About ten o’clock I stole out to the stable when all was still; and while I was getting on one of my master’s horses I said to myself—Master was in here at six o’clock and saw all these horses clean, so I must look out and be back time enough to have you clean when he gets up in the morning. I thought what a dash I should cut among the pretty yellow and Sambo gals, and I felt quite confident, of course, that I should have my pick among the best looking ones, for my good clothes, and my abundance of money, and my own good looks—in fact, I thought no mean things of my self. (960)
Jacob Green, perhaps next to Ukawsaw Gronnisaw, is the most elusive of the authors of the slave narratives in this collection. Most of the authors were engaged actively in abolitionist work and therefore had fairly well-documented lives. What we know of Green comes from his escapes, which he documented in a short narrative. Despite coming at the end of a long tradition of American slave narratives, it is less politically conscious and seems to buck many of the conventions (such as an emphasis on hypocrisy or contradiction). Perhaps, for Green, these arguments had been made and defended. What strikes me, having read this the first time today, is that Green’s narrative is really an account of tricks, lies, schemes, and manipulation. If the background of his story was not so tragic it would almost work as a comedic adventure story. I kept thinking of England’s Jack Sheppard, the young working class man, who inspired the imagination of the English working class by escaping from Newgate a series of times before finally being murdered by the state. Both of stories of people in continual opposition to their situation and for that reason have a rightful place in folk mythology. I wonder why Green is not more well-known.
The schemes start from the first page, with a white boy stealing some corn and then trying to force some of the slave boys to take the blame. On the next page we see the lies of white religion. Here this is not presented as hypocrisy but rather as a vulgar attempt to deceive slaves. A page later we learn that Green’s mistress is an adulteress, keeping two lovers on the side, a situation that led to legal shenanigans when one put gunpowder into the other’s pipe. The first time Green was flogged, he was framed by his master’s son for firing a pistol. I could go on. These are just in the first few pages. They are building up to Green’s three major schemes, his escape attempts in 1839, 1846, and finally in 1848.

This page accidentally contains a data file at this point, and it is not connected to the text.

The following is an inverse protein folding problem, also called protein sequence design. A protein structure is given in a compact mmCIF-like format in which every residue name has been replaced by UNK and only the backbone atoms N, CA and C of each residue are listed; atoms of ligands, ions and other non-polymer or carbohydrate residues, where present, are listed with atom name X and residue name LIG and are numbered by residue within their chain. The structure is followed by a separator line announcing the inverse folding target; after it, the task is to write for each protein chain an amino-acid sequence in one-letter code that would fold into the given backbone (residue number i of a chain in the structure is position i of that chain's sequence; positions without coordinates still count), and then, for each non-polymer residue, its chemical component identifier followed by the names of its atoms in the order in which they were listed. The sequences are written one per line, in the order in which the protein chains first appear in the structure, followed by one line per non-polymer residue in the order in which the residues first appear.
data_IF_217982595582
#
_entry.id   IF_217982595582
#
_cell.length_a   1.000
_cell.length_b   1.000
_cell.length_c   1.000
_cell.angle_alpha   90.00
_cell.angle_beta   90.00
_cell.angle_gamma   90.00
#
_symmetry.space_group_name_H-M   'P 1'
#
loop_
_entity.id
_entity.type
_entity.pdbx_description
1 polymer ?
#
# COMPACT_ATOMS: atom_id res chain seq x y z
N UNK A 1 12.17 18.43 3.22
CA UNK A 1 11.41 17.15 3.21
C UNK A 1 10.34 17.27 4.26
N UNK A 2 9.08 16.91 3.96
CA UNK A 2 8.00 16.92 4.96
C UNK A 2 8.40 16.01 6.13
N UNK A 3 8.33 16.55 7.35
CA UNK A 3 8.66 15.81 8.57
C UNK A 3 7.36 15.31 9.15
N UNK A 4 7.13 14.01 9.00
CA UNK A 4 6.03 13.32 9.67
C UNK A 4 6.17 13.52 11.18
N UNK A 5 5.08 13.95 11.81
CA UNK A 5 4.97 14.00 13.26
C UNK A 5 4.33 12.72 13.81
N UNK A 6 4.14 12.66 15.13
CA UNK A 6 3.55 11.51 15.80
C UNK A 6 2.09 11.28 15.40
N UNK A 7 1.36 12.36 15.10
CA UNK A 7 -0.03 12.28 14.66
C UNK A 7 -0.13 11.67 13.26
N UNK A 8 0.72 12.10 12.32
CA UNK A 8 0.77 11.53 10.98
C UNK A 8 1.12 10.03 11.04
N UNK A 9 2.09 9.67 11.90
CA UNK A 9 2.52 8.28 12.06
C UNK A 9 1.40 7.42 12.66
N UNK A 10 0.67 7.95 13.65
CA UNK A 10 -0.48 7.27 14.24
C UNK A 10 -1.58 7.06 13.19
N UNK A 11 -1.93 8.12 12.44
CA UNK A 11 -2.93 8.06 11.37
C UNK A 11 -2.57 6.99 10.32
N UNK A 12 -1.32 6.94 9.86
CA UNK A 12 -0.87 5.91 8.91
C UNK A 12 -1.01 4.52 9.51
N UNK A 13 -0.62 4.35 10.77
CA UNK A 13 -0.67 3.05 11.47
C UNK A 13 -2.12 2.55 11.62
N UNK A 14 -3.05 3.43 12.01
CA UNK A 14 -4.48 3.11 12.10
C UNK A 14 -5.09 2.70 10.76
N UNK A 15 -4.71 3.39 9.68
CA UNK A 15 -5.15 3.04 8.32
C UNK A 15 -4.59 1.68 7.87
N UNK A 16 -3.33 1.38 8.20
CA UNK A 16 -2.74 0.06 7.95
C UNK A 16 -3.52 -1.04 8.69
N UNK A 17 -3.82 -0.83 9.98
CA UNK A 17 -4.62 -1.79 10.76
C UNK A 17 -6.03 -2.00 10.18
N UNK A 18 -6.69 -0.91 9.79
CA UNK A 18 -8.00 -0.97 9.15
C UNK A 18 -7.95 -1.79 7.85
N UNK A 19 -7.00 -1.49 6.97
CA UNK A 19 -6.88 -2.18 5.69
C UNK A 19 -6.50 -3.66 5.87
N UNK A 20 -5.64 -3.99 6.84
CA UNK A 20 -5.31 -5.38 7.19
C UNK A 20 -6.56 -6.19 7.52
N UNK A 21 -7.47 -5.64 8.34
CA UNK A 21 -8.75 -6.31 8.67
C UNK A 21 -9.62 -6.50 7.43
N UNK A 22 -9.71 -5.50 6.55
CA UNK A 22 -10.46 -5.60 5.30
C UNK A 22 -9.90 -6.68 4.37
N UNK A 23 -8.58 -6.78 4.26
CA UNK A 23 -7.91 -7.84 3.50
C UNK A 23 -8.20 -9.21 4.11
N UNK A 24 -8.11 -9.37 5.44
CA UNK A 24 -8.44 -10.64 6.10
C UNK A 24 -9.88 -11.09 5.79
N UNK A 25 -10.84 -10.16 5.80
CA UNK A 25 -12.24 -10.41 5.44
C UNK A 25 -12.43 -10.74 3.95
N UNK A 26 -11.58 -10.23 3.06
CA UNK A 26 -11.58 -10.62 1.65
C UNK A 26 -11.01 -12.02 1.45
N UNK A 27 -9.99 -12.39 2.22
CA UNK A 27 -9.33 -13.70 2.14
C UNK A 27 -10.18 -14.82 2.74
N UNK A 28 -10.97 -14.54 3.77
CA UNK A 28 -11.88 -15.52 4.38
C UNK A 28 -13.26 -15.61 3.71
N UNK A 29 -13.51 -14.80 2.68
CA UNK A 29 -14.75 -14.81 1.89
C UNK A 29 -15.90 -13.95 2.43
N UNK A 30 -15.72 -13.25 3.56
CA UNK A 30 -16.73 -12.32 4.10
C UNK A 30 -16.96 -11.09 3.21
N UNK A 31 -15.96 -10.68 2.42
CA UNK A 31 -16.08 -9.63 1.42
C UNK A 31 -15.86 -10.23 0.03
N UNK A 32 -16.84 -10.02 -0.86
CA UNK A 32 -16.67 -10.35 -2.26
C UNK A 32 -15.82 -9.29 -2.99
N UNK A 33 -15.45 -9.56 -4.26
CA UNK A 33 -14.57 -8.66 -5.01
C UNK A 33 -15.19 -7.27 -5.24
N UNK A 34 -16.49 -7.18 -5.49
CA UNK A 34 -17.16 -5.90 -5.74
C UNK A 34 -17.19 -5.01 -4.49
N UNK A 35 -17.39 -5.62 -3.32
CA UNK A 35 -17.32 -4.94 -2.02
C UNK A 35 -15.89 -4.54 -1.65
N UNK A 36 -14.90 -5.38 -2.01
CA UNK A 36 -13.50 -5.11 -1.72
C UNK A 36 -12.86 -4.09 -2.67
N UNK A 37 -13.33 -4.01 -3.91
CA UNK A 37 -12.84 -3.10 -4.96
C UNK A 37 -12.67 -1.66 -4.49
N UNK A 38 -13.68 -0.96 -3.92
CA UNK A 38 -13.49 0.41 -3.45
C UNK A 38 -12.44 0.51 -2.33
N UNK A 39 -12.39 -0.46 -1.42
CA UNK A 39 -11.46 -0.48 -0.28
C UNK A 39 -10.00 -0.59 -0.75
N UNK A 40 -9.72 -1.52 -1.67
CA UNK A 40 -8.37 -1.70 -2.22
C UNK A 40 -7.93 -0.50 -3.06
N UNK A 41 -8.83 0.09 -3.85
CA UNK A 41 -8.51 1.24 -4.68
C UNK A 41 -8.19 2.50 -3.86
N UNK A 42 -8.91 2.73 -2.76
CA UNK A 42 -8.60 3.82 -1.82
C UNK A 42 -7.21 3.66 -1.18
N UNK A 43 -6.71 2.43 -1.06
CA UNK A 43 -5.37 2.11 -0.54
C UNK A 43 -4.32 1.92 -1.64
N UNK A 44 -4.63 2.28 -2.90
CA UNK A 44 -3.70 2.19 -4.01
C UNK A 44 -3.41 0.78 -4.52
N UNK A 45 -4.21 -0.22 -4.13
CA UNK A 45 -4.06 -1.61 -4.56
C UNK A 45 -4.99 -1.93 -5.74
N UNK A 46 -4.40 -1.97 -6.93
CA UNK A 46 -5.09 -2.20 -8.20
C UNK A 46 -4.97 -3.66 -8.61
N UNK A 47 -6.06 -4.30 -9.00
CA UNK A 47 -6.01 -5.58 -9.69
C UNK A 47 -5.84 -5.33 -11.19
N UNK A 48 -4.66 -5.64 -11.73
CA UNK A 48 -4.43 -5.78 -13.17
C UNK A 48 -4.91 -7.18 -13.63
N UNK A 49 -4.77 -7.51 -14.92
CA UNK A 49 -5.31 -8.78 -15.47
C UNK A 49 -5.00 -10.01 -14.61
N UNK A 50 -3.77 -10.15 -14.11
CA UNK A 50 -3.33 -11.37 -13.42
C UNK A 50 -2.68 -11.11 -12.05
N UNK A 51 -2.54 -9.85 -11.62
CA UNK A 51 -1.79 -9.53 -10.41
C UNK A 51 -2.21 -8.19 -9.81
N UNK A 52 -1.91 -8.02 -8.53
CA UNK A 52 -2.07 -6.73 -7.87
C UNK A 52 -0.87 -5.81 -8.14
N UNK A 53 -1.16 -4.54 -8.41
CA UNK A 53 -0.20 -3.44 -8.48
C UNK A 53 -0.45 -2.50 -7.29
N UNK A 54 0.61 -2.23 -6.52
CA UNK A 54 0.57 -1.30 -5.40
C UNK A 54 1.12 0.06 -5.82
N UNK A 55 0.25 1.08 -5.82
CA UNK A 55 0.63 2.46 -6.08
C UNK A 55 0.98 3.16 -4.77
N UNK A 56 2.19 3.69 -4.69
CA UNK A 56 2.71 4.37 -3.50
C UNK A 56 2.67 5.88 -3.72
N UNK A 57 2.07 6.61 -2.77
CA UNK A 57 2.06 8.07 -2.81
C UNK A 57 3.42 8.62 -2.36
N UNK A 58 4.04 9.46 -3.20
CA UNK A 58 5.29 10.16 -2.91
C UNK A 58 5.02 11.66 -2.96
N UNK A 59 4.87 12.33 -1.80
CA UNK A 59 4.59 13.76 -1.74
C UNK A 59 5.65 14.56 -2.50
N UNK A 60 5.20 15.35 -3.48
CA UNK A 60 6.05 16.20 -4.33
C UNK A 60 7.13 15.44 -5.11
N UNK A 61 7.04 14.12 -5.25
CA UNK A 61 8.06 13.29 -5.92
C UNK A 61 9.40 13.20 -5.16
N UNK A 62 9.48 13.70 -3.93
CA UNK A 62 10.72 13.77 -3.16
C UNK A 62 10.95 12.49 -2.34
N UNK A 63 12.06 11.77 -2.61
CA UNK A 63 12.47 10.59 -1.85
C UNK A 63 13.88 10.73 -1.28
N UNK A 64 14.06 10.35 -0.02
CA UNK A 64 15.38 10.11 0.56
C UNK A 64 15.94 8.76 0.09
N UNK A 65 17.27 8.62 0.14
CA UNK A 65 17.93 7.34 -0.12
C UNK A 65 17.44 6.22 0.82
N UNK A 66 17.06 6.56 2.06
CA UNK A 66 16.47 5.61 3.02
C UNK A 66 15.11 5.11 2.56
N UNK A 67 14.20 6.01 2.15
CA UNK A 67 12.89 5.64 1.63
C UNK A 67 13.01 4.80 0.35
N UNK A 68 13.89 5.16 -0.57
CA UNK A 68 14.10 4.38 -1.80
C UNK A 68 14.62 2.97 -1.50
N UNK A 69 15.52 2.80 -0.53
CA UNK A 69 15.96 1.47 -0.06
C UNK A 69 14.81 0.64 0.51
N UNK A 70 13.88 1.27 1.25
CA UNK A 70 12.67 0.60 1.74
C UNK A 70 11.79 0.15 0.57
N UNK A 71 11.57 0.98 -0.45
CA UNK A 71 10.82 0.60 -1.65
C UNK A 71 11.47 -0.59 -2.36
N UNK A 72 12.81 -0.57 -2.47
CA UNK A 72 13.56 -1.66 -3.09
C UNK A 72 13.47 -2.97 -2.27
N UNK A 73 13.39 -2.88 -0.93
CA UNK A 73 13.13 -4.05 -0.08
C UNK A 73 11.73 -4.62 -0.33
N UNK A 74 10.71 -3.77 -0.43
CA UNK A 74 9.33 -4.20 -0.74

Although there is a rather playful side to Green’s narrative rooted in the mutual use of tricks, not far under the surface is the same descriptions of the horrors of slavery that define the slave narrative genre. One of the most memorable in this little book comes from Green’s experience in a slave auction. His was the closest I have seen in an original source describing how slaves were “packaged” during these auctions. He also dwells on the experience of an enslaved woman, Sally, who had to watch as her family was split up during one horrifying day at the auction. When she begged for her family to be sold as a unit, she was struck on the head and killed. Ruben, Sally’s husband then attacked his master, beating him to death, before being shot himself. Green later composed a long poem about Ruben’s death. In many ways, this is the true climax of the narrative. In comparison, Green’s final escape seems mundane. This climax is a reminder that violence was the reason slavery survived.
In a way, what Green is trying to say is that neither masters nor slaves were fooling each other. Both sides knew they were being scammed by the others. When the stakes were small (a night of freedom, stolen food) this could really appear to be a game. It was not a game, however. When the stakes were high, the brutal and tyrannical nature of the system came down on its victims, or in rarer cases the frustrations of those on bondage exploded. Green, the slave trickster, ends his tale with deadly seriousness.